Funding to tackle violence against women
The allocation of funding for services to tackle violence against women was announced today, International Women's Day.
Last year the Executive announced that a new national £6m Violence Against Women Fund would run from April 2006 to March 2008. The Fund is designed to support projects delivering services across Scotland and developing ways in which groups and organisations can work together to provide better responses to violence against women.
The 86 projects to receive funding work to provide prevention, protection and/or services. The projects include:
- A new abuse recovery service for mothers in Moray who have experienced abuse, run by Children 1st (£19,977)
- Establishing a drop-in service to provide support, information and advice to women, children and young people as part of the Community Domestic Abuse Outreach Project for Nairn, run by Inverness Women's Aid (£96,000)
- Extending the Working with Men project in Edinburgh which works with abusive men to address their behaviour (£100,000)
- The work of the Rape Crisis Centre in Glasgow (£100,000)
- Providing an outreach support service to ethnic minority women experiencing domestic abuse, run by Shatki Women's Aid in Edinburgh (£56,366)
Communities Minister Malcolm Chisholm said:
"There is no greater threat to the quality of life for women in Scotland, than the prevalence of violence and abuse.
"The range, reach and depth of work we are able to support with the new fund demonstrates how pervasive the violence is and the impact it has.
"It's a good mix of new projects and existing work and makes a significant contribution to challenging all forms of violence against women wherever and whenever they occur.
"The funding enables many organisations to draw on their expertise and experience to build consistent, high-quality responses to support women and children.
"Just because we hear the phrase 'multi-agency partnerships' often, doesn't diminish the important role these play too. I know that the work of individual organisations is strengthened by such an approach and through this funding we are also keen to encourage organisations to work together so that women receive the most effective services available and we can maximise the benefits this funding will bring.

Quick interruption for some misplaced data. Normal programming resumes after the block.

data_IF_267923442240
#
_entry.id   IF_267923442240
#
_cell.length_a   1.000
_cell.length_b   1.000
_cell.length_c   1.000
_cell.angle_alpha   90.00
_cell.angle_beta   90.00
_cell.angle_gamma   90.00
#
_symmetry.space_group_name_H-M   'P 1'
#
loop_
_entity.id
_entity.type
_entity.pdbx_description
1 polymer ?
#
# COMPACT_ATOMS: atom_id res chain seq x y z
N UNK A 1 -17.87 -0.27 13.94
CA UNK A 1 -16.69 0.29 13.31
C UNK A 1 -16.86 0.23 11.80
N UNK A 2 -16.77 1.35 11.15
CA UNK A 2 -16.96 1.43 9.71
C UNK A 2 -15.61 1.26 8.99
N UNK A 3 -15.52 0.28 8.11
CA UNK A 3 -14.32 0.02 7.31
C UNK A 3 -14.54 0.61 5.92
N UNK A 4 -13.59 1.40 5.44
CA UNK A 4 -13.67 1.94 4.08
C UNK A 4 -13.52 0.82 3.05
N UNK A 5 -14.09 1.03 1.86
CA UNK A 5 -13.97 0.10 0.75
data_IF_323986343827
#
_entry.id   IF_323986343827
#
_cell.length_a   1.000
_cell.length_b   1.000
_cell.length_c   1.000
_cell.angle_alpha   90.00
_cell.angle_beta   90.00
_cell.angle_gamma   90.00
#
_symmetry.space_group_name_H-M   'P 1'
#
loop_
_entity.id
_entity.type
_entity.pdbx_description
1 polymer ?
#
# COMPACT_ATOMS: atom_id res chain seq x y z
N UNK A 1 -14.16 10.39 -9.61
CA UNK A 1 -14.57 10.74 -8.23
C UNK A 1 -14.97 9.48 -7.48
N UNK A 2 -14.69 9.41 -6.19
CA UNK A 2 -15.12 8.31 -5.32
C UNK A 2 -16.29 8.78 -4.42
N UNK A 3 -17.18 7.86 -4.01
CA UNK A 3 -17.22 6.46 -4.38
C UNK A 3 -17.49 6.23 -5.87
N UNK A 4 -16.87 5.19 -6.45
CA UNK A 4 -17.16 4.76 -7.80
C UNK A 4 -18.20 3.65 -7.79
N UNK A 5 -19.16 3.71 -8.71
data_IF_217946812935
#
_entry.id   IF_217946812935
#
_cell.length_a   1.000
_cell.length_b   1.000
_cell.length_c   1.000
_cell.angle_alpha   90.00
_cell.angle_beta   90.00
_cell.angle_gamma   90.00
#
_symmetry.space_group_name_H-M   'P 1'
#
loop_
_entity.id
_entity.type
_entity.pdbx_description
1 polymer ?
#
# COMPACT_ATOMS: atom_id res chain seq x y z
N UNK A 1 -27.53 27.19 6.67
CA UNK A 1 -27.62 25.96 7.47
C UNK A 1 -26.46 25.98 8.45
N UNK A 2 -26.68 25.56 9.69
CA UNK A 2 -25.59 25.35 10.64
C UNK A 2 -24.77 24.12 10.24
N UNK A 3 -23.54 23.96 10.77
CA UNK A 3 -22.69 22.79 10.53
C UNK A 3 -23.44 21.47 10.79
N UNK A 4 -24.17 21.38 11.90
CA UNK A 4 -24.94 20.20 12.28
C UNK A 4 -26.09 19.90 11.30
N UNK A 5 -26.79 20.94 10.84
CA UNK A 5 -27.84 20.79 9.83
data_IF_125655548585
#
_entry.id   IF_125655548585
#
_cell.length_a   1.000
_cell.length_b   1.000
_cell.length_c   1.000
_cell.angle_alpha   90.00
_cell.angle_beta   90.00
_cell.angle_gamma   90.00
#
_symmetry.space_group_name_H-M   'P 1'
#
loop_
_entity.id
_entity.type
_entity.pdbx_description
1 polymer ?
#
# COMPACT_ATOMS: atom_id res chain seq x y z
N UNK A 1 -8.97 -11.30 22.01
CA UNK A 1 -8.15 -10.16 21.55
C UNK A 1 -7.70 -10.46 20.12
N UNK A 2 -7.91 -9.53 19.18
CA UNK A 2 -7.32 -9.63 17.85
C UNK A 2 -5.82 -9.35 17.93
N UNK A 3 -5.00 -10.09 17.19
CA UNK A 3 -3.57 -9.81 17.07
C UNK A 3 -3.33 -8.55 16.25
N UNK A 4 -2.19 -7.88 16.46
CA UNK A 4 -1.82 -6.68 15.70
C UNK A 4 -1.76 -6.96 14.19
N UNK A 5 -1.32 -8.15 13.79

"I look forward to having the opportunity to see first hand how these services develop over the coming months."
Deputy Minister Johann Lamont added:
"The violence and abuse which erode the health, welfare and well-being of too many women are painful reminders of the inequalities women in Scotland can face.
"In this, the 100th anniversary year of the founding of the Scottish Women's Suffragette Federation, it is right that we reaffirm our commitment to ensuring that women are not denied opportunities in society.
"International Women's Day is an important event in the Scottish Executive's calendar. It is as important today as it has ever been and we remain determined in our efforts to improve women's rights and equality.
"We know that women are still experiencing inequality - differences in pay, access to the same employment opportunities. But we have legislation in place and it is crystal clear: women are entitled to equal pay not only for work which is similar to - or the same as - men's, but also for work that is of equal value. In Scotland we have a pay gap which now stands at 12% and although this continues to decrease, any gap is unacceptable.
"The contribution of women to society is immense but too often this contribution is not reflected in status, reward or position. Locally, nationally, globally, women are a long way short of equality. The drive to keep this on the agenda is as vital as ever and in doing so, today we will restate our commitment to achieving gender equality."
Ministers are undertaking a number of engagements to mark International Women's Day today including: a Scottish Women's Convention event with parliamentarians in the morning; an Executive debate in the Scottish Parliament at the Hub in the afternoon; an Executive reception in the Parliament in the evening and; the launch of Edinburgh University Press' Biographical Dictionary of Women.
The Violence Against Women Fund replaces the Domestic Abuse Service Development Fund which provided £9m from 2000 to 2006 and the Violence Against Women Service Development Fund which provided £1.5m from 2004 to 2006. This new Violence Against Women Fund will allocate £3m per annum for 2006/7 and 2007/8. Organisations submitted applications for funding.
'Violence Against Women' in this context encompasses but is not limited to: Physical, sexual and psychological violence occurring in the family, within the general community, or in institutions, including: domestic abuse; rape; sexual harassment and intimidation at work and in the public sphere; commercial sexual exploitation, including prostitution and trafficking; adult survivors of child sexual abuse; dowry related violence; female genital mutilation; forced and child marriages; honour crimes.
The theme of International Women's Day 2006 is 'Women in decision-making'. International Women's Day was first observed by the UN on 8th March 1975.